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Monday, 6 December 1993
Page: 3847


Senator MacGIBBON —My question is directed to the Minister representing the Minister for Defence. What planning has the Department of Defence done against the range of contingencies that will arise if the North Korean government persists in not cooperating with the provisions of the nuclear non-proliferation treaty? Can the minister assure the Senate that Australia will support the United Nations in any military action that the United Nations deems necessary in relation to this issue?


Senator GARETH EVANS —Mr Deputy President, this is more appropriately a matter for the portfolio of foreign affairs than for defence at this stage, although, if it did come to a question of involvement in military action, obviously defence would be involved.

  Our belief at the moment is that this rather delicate situation in North Korea is capable of resolution through the process of negotiation, bilaterally between the United States and North Korea, trilaterally with South Korea as well, and also through the processes of the International Atomic Energy Agency and the disciplines that are being exercised there.

  It is premature to be making any pessimistic evaluations at this stage about where this process is going, although a number of pessimistic scenarios have been around since this became an issue some time ago. In the event that non-compliance seems inevitable with the IAEA processes, the next step would be to refer the matter to the security council of the UN. But there are many steps to go through before it gets to that stage, and there are a great many steps to contemplate before one would have to deal with the possibility of the security council in turn recommending some more decisive military action. I simply do not want to speculate about that at this stage. I do not think any government in the world would want to at this stage.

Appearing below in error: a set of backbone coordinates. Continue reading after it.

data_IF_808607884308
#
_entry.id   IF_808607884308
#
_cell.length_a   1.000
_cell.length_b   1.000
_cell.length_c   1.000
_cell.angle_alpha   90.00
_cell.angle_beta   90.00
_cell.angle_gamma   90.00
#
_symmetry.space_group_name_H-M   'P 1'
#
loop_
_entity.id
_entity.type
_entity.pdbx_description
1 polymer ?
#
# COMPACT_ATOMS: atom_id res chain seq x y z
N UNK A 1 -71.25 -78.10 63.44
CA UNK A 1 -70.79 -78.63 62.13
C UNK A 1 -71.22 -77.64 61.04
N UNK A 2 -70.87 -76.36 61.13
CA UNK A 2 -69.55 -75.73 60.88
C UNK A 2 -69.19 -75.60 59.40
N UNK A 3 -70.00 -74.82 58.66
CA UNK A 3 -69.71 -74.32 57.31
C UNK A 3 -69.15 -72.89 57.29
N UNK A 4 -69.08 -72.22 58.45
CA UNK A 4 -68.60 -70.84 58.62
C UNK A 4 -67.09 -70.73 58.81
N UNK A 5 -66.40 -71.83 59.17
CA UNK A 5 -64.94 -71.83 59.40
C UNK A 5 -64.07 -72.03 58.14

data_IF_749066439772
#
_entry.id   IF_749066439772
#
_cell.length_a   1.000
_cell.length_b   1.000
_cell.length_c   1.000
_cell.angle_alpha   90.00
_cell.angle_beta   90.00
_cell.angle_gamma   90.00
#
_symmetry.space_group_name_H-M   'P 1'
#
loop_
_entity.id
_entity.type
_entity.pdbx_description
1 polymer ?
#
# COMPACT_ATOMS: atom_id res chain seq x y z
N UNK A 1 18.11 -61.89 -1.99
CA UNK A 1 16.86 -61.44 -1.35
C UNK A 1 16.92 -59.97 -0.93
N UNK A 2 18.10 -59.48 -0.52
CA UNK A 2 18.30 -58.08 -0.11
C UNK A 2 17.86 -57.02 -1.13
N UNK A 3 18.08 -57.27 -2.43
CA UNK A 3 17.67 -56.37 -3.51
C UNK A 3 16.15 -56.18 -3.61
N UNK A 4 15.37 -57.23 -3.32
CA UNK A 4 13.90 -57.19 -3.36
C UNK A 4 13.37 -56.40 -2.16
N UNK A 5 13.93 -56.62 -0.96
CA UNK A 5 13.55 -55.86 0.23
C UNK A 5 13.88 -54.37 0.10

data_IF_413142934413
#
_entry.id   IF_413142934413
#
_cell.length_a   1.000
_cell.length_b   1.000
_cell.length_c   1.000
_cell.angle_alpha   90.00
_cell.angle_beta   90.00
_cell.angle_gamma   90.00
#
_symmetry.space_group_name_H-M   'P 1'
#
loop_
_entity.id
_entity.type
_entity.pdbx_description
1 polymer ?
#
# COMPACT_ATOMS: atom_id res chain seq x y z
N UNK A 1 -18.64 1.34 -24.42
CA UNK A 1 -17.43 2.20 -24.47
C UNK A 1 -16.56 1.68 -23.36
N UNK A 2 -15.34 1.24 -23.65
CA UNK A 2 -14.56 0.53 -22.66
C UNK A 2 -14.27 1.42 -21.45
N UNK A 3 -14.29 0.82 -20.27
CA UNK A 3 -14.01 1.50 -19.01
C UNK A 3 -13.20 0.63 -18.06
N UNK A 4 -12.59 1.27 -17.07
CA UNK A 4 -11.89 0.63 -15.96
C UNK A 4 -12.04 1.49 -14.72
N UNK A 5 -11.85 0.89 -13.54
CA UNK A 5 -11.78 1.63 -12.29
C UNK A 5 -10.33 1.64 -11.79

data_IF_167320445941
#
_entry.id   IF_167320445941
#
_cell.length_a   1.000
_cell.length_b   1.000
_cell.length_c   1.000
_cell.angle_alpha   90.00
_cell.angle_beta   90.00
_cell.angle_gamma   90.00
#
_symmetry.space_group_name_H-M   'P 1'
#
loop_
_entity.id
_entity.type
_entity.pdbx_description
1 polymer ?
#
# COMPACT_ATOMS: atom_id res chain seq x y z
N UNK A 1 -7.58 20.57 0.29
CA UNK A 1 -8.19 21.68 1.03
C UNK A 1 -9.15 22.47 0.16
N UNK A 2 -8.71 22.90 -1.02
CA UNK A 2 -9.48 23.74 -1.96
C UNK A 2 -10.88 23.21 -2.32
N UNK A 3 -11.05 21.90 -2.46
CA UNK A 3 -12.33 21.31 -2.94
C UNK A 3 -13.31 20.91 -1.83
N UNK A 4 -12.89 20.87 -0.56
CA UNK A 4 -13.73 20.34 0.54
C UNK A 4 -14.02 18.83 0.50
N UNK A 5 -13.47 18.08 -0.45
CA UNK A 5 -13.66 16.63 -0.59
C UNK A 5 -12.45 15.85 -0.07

Senator MacGIBBON —Mr President, I ask a supplementary question. I intentionally did not ask this question of the Minister for Foreign Affairs because I did not want any of the flim-flam and delusions that pass for assessments that come out of the Department of Foreign Affairs and Trade. The specific question is: has any planning been done by the Department of Defence against the contingencies if the worst case arises and North Korea does not cooperate with the United States and the United Nations? This is a matter in which Australia has a vital interest, because we would inevitably be involved in it in some way or another. We have certainly shown an interest in supporting the United Nations in the past in guaranteeing some sort of actions in the Korean peninsula. For those reasons, I am a little disappointed that the foreign minister prated in on this. I ask Senator Faulkner whether he will take it up with the Department of Defence and find out whether it has looked at the situation at all.


The DEPUTY PRESIDENT —Order! The supplementary question has to be directed to Senator Gareth Evans.


Senator GARETH EVANS —I will see what the defence minister might wish to say on that subject. I believe that it would be premature for any such contingency planning to occur, for all the reasons that I mentioned before. I deeply regret that Senator MacGibbon chose to describe my honest contribution to the debate as flim-flam. I did not think I was usually guilty of that. I am very distressed that he used that description on this occasion.